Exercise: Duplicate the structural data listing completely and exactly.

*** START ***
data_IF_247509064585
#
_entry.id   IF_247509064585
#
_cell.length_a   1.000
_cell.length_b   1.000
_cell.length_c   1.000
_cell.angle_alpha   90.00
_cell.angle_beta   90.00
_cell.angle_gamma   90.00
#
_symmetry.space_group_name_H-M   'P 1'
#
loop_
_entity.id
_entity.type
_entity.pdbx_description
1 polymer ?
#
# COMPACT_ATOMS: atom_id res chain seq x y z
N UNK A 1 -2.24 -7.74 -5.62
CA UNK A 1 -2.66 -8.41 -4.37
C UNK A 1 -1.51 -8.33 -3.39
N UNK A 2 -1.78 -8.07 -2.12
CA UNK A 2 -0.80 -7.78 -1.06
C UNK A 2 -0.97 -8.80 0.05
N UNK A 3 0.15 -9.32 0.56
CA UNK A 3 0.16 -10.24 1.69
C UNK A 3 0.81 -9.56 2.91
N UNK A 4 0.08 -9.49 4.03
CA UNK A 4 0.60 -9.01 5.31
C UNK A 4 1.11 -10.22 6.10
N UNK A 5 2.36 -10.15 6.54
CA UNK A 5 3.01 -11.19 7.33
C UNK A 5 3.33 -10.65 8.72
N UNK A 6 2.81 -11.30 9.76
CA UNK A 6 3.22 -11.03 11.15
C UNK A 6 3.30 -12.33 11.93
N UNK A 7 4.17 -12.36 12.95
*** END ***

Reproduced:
data_IF_247509064585
#
_entry.id   IF_247509064585
#
_cell.length_a   1.000
_cell.length_b   1.000
_cell.length_c   1.000
_cell.angle_alpha   90.00
_cell.angle_beta   90.00
_cell.angle_gamma   90.00
#
_symmetry.space_group_name_H-M   'P 1'
#
loop_
_entity.id
_entity.type
_entity.pdbx_description
1 polymer ?
#
# COMPACT_ATOMS: atom_id res chain seq x y z
N UNK A 1 -2.24 -7.74 -5.62
CA UNK A 1 -2.66 -8.41 -4.37
C UNK A 1 -1.51 -8.33 -3.39
N UNK A 2 -1.78 -8.07 -2.12
CA UNK A 2 -0.80 -7.78 -1.06
C UNK A 2 -0.97 -8.80 0.05
N UNK A 3 0.15 -9.32 0.56
CA UNK A 3 0.16 -10.24 1.69
C UNK A 3 0.81 -9.56 2.91
N UNK A 4 0.08 -9.49 4.03
CA UNK A 4 0.60 -9.01 5.31
C UNK A 4 1.11 -10.22 6.10
N UNK A 5 2.36 -10.15 6.54
CA UNK A 5 3.01 -11.19 7.33
C UNK A 5 3.33 -10.65 8.72
N UNK A 6 2.81 -11.30 9.76
CA UNK A 6 3.22 -11.03 11.15
C UNK A 6 3.30 -12.33 11.93
N UNK A 7 4.17 -12.36 12.95